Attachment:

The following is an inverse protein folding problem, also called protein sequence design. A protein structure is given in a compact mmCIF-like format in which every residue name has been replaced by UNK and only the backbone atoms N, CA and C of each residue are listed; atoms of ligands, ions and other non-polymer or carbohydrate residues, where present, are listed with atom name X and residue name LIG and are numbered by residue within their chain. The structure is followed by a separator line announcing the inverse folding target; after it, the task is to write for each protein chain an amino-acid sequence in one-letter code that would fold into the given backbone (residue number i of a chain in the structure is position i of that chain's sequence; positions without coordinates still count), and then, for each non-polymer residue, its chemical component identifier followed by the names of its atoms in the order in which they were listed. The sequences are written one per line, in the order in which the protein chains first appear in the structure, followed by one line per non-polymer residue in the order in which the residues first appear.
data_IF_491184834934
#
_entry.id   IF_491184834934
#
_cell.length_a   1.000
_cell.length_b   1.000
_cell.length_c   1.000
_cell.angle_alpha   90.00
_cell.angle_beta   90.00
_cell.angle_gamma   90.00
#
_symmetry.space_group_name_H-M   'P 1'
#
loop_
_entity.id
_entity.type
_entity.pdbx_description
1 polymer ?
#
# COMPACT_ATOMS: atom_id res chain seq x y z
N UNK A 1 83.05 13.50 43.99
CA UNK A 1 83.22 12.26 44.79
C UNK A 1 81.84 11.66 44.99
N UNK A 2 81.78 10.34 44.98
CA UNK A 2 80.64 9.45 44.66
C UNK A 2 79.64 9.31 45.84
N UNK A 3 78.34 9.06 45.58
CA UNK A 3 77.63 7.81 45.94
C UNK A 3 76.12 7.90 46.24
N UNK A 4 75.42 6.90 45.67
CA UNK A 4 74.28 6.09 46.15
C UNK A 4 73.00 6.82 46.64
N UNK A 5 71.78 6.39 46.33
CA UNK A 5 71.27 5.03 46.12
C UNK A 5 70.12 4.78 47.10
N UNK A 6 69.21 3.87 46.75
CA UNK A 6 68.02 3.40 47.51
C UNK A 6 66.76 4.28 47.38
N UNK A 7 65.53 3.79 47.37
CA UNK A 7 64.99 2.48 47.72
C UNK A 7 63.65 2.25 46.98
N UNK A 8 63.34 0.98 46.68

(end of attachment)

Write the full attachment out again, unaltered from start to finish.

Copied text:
The following is an inverse protein folding problem, also called protein sequence design. A protein structure is given in a compact mmCIF-like format in which every residue name has been replaced by UNK and only the backbone atoms N, CA and C of each residue are listed; atoms of ligands, ions and other non-polymer or carbohydrate residues, where present, are listed with atom name X and residue name LIG and are numbered by residue within their chain. The structure is followed by a separator line announcing the inverse folding target; after it, the task is to write for each protein chain an amino-acid sequence in one-letter code that would fold into the given backbone (residue number i of a chain in the structure is position i of that chain's sequence; positions without coordinates still count), and then, for each non-polymer residue, its chemical component identifier followed by the names of its atoms in the order in which they were listed. The sequences are written one per line, in the order in which the protein chains first appear in the structure, followed by one line per non-polymer residue in the order in which the residues first appear.
data_IF_491184834934
#
_entry.id   IF_491184834934
#
_cell.length_a   1.000
_cell.length_b   1.000
_cell.length_c   1.000
_cell.angle_alpha   90.00
_cell.angle_beta   90.00
_cell.angle_gamma   90.00
#
_symmetry.space_group_name_H-M   'P 1'
#
loop_
_entity.id
_entity.type
_entity.pdbx_description
1 polymer ?
#
# COMPACT_ATOMS: atom_id res chain seq x y z
N UNK A 1 83.05 13.50 43.99
CA UNK A 1 83.22 12.26 44.79
C UNK A 1 81.84 11.66 44.99
N UNK A 2 81.78 10.34 44.98
CA UNK A 2 80.64 9.45 44.66
C UNK A 2 79.64 9.31 45.84
N UNK A 3 78.34 9.06 45.58
CA UNK A 3 77.63 7.81 45.94
C UNK A 3 76.12 7.90 46.24
N UNK A 4 75.42 6.90 45.67
CA UNK A 4 74.28 6.09 46.15
C UNK A 4 73.00 6.82 46.64
N UNK A 5 71.78 6.39 46.33
CA UNK A 5 71.27 5.03 46.12
C UNK A 5 70.12 4.78 47.10
N UNK A 6 69.21 3.87 46.75
CA UNK A 6 68.02 3.40 47.51
C UNK A 6 66.76 4.28 47.38
N UNK A 7 65.53 3.79 47.37
CA UNK A 7 64.99 2.48 47.72
C UNK A 7 63.65 2.25 46.98
N UNK A 8 63.34 0.98 46.68